There's always something else, right? Minutes due from the annual meeting. Time to get our oil and filter and locate a reputable garage for our oil change. I looked at the manual with thoughts of doing it myself, but Nissan on our Maxima decided to hide the filter behind a wheel. Most of this car is super well designed, so I'm feeling that was done to discourage casual DIYers.

Anyway, I'm getting that foot-loose sense that retirement is supposed to bring. It's about day 93, and it's definitely about time.

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Default Apr 03, 2024 at 07:46 PM
  #934
Do you think you could access the oil filter from underneath? If so, a set of car ramps might be worth investing in, if you have the space for them. Maybe a neighbor has a pair and would be willing to let you borrow them every few months.
About car ramps

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Default Apr 04, 2024 at 02:23 AM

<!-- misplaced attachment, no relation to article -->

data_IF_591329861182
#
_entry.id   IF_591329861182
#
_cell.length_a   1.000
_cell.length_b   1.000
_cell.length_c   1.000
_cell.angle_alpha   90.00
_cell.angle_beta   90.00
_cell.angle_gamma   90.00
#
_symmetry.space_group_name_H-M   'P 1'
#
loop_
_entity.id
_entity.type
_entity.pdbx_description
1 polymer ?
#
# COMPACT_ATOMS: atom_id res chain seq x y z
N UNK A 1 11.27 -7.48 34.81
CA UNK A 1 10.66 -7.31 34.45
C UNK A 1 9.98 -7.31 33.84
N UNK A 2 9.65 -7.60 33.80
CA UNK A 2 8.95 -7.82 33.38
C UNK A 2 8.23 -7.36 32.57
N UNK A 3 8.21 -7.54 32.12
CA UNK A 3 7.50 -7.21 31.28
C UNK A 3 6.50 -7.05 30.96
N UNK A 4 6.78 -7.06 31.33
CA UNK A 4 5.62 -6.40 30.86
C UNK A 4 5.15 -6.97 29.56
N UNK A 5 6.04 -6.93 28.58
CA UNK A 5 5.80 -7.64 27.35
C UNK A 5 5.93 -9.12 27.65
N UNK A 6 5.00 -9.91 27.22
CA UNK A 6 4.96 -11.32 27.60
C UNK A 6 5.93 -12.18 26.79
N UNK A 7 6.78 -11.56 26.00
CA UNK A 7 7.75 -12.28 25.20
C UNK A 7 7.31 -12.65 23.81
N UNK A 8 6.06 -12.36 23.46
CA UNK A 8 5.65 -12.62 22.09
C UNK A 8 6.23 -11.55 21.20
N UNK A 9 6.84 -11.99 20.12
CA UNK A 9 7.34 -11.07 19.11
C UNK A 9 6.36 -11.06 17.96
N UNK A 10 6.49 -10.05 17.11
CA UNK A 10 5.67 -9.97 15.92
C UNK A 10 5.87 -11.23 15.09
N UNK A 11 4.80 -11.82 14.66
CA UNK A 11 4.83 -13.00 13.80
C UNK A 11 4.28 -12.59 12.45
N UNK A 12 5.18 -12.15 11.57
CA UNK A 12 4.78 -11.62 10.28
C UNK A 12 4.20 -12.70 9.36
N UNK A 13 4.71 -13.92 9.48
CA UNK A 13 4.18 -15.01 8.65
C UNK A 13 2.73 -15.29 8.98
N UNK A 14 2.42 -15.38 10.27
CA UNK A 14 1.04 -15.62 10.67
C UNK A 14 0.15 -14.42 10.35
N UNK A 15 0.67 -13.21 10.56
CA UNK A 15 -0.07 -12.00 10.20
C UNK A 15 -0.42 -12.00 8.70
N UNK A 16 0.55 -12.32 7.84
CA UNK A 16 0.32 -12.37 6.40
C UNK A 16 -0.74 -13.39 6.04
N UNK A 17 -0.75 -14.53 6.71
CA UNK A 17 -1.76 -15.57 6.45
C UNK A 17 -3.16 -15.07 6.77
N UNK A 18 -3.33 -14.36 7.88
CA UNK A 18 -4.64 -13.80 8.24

#935
Hi Measlers. SPG, I watched a video on this procedure and they def took off the wheel. Also, don't have the space and would have to work curbside. I've done that before with out 78 Toyota Corolla Station Wagon when we owned it. Replaced the water filter on that one and would do the oil changes because everything was within sight and reach.

But, it's not all that much money, considering. Around $100 I'm guessing: $40 for the oil and filter which I would have to cover anyway, and $60 for the work.

Another laugh on me: I failed to notice that the uni class I was sweet on had a restriction that excluded me. Wow! Zero for Two. Which raises the question, do I try yet again?

Pros:
1. It will get me a student library and UPass card good for extra privileges like access to online articles from home and discount performance and museum tickets.

2. It's $5.

Cons: